"Git up and hump yourself, Jim! There ain't a minute to lose. They're after us!"
-Adventures of Huckleberry Finn
I remember in high school English learning about turning points -- where things can either become tragedies or comedies. The murder of King Duncan in Macbeth. Stuff like that.
Huck has lived on Jackson Island with the fugitive slave Jim for weeks. Nothing would have stopped him, up to this point, from turning him in for the $600 reward. But -- put in a position to have to make a choice, Huck chooses to help Jim escape -- and start on his own path to redemption. We learned at the Twain museum that the novel had been started, set aside, and then resumed after Twain had done his own trip up and down the Mississippi in 1882. Speculation is that what he saw on the trip triggered a very different kind of book than Tom Sawyer -- a shared adventure of a white boy and a runaway slave.
Stop 1 today was Ferguson, made famous in 2014 by the police killing of Michael Brown. After reading and hearing so much, I wanted to see the town, see the site of the shooting. Try to understand something about 'what causes this'?
Ferguson was nothing like my preconceptions -- it is a normal, working-class town. A black working-class town, but normal in the sense of homes, lawns, shops, nice cars. I stopped at the site of the shooting -- aside from a small roadside memorial, nothing. It had the kind of toys and mementos you see at the spot where someone has been killed in a road accident, but modest, faded. It felt disrespectful to take a photo. Looking at the old photos, either time has healed wounds or perhaps covered over them. But it felt like a community at peace.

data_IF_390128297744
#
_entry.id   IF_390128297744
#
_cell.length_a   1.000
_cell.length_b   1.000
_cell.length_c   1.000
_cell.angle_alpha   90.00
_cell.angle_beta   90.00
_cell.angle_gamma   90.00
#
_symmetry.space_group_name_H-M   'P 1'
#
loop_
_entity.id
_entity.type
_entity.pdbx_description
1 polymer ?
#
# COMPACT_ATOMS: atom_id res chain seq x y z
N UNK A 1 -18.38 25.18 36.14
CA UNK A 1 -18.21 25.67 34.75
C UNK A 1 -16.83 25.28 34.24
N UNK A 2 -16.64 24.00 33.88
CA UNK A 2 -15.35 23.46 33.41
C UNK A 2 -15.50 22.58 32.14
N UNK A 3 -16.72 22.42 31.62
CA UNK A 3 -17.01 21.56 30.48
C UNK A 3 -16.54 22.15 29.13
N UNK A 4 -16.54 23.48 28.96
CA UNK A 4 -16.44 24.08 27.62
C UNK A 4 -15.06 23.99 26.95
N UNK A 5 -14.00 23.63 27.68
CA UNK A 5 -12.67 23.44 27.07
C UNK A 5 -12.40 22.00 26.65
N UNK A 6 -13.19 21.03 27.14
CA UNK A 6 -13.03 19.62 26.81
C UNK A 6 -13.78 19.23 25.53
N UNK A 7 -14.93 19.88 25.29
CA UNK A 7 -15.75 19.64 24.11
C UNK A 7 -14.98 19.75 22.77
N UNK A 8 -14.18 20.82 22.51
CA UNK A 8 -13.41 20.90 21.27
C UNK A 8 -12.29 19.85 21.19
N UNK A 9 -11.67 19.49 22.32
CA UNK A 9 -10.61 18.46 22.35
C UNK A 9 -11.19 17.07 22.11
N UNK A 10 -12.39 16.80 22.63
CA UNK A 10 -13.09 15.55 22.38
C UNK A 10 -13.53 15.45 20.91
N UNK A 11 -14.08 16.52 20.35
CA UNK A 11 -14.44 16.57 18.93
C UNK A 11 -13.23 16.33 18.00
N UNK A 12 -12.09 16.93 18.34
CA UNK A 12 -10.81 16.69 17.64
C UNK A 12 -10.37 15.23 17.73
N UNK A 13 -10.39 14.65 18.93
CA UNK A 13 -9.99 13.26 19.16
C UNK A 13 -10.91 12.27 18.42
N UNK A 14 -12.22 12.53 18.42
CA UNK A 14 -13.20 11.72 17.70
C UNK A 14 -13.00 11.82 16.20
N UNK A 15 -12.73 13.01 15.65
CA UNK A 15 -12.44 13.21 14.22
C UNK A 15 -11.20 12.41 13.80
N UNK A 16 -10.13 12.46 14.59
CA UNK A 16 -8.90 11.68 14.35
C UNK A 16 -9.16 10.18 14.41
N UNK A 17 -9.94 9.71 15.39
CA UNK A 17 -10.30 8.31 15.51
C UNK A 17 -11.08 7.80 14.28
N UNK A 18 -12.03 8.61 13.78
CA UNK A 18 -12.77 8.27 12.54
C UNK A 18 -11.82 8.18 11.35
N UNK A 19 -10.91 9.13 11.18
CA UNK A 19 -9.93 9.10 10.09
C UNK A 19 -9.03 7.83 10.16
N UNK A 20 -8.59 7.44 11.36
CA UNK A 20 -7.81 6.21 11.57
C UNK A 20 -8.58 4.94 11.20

After crossing the Mississippi into Illinois via Chain of Rocks Bridge I worked my way to Cahokia Mounds State Park. Cahokia was built by a tribe known today only as "the Mississippians". Between 1000 and 1200 they built an enormous complex of dozens of mounds here at Cahokia, and numerous similar mound sites up and down the river (I will be visiting several others). The largest, Monks Mound, covers 14 acres, is 100 feet high and contains 22 million cubic feet of earth. I had a feeling of wonder just walking around it and climbing the steps. It is the largest prehistoric earthen structure in the Americas. Despite extensive archeology, there remain no definitive answers why the structures were built and why they ended up being abandoned around 1400. The site is only 10 miles from downtown Saint Louis, so definitely recommend a visit if you are in the area.
The road south from Cahokia took me through East Saint Louis, and WOW -- I kinda knew it was a rough place but it reminded me of the pictures I had seen of the worst parts of Detroit -- one single house left standing on a bulldozed city block, boarded up and falling down buildings -- and almost no people. Had a little flutter when a car revved behind me and then pulled alongside -- "Looking Good!" yelled the driver out the window. :)
170 miles down, 700 to Vicksburg!